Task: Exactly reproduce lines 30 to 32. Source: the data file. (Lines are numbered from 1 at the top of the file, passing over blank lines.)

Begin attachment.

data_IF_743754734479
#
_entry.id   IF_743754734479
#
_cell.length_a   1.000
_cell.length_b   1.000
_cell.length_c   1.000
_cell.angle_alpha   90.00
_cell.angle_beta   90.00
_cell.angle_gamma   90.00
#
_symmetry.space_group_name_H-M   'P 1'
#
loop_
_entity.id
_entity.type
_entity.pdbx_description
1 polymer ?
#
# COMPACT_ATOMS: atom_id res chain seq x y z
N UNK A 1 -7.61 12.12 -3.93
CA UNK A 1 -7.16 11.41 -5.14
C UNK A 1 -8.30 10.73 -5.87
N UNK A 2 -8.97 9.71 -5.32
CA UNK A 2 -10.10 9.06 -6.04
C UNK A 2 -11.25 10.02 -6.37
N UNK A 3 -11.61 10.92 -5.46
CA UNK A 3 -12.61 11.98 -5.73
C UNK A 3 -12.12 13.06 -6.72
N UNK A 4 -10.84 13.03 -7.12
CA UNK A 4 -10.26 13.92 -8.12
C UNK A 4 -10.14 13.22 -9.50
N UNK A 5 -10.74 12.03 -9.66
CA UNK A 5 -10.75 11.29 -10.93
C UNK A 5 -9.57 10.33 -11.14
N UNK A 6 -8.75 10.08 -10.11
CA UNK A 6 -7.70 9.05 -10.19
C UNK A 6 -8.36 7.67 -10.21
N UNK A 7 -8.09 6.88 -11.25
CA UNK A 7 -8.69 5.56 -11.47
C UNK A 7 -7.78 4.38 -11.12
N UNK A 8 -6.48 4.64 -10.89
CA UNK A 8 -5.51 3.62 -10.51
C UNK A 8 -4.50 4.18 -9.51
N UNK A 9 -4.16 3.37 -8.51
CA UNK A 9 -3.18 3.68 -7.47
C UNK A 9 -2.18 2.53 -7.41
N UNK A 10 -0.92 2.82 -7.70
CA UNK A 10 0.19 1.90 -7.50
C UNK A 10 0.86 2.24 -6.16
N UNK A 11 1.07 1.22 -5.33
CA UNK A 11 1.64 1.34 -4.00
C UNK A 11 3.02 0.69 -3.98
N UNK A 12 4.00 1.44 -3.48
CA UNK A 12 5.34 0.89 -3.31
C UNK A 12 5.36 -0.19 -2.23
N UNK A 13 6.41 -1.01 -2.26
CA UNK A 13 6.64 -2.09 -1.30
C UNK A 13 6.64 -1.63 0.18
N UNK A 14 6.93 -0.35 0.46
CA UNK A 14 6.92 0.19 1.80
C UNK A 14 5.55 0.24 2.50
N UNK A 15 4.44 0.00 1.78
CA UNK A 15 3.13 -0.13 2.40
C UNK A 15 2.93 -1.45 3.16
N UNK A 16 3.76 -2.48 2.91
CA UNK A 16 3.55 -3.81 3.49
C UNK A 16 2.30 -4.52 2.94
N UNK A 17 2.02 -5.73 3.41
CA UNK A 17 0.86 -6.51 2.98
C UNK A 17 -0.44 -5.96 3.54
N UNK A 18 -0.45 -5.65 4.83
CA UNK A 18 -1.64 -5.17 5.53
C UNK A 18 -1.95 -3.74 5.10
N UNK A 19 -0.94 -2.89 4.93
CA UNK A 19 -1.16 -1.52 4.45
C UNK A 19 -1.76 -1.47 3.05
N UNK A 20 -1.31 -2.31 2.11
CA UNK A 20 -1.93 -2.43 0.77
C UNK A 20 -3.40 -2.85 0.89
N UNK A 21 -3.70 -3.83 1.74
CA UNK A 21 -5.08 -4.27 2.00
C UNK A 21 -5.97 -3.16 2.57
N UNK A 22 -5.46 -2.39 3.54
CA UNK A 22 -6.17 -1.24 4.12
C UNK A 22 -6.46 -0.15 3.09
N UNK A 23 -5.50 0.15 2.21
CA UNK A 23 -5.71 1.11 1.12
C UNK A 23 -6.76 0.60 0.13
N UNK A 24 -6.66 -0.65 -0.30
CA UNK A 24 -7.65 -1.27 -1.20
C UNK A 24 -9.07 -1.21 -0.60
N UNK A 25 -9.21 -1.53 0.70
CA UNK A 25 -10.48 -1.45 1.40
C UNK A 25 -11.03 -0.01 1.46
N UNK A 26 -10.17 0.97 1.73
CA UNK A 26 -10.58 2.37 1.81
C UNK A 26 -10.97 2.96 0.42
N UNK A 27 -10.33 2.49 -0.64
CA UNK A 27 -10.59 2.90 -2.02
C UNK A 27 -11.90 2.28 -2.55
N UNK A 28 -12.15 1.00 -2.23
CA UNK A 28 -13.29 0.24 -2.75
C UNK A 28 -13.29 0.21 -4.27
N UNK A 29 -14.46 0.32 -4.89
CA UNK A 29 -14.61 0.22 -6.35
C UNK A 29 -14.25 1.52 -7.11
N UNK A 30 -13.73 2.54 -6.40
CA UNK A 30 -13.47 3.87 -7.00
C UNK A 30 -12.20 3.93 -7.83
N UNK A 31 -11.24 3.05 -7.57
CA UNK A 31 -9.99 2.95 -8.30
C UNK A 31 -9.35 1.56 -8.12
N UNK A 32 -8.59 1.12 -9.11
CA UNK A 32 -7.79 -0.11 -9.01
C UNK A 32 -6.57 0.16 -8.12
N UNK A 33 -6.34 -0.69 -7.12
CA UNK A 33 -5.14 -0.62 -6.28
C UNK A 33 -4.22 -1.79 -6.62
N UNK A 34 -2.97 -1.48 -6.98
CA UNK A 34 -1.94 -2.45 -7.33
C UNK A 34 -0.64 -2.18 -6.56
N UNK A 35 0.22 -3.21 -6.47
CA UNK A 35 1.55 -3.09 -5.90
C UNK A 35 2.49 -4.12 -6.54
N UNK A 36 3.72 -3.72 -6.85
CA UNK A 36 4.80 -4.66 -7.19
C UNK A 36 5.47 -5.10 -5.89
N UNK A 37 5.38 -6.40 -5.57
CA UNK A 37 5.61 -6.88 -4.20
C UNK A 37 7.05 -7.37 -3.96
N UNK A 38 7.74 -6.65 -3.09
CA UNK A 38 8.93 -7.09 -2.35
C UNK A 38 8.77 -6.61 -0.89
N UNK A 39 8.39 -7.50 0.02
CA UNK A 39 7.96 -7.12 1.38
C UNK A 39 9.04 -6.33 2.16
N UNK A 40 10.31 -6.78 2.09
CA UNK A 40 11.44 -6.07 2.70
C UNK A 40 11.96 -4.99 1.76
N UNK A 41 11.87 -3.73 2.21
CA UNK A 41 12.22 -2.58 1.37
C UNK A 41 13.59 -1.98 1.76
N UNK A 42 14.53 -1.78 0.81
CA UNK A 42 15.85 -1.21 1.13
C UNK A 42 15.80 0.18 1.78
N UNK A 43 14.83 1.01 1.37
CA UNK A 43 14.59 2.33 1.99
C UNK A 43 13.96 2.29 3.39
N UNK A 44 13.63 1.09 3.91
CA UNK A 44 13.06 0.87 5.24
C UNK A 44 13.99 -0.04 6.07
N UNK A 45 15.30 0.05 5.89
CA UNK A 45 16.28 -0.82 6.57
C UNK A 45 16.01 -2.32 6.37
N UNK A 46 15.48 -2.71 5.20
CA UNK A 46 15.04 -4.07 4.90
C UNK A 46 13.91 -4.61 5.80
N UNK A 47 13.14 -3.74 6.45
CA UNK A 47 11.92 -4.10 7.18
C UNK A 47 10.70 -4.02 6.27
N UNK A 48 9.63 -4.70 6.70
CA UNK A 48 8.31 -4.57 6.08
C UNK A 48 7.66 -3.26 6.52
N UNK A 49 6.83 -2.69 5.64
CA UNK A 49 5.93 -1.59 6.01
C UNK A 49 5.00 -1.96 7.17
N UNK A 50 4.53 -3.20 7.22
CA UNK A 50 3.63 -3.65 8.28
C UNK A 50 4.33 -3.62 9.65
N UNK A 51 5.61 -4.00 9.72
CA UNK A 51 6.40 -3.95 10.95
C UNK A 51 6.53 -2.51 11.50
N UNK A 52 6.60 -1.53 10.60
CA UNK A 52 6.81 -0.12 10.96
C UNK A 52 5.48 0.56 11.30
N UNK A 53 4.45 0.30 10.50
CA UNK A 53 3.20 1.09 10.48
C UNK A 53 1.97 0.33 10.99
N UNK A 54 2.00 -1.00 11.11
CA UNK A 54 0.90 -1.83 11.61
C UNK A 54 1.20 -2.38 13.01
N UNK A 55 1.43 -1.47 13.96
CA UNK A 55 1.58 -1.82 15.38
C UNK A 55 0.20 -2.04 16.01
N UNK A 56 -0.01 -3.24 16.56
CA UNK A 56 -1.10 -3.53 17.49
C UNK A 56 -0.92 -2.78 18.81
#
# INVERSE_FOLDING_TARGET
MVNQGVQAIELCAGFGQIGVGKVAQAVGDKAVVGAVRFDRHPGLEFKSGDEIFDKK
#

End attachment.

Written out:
N UNK A 4 -10.84 13.03 -7.12
CA UNK A 4 -10.26 13.92 -8.12
C UNK A 4 -10.14 13.22 -9.50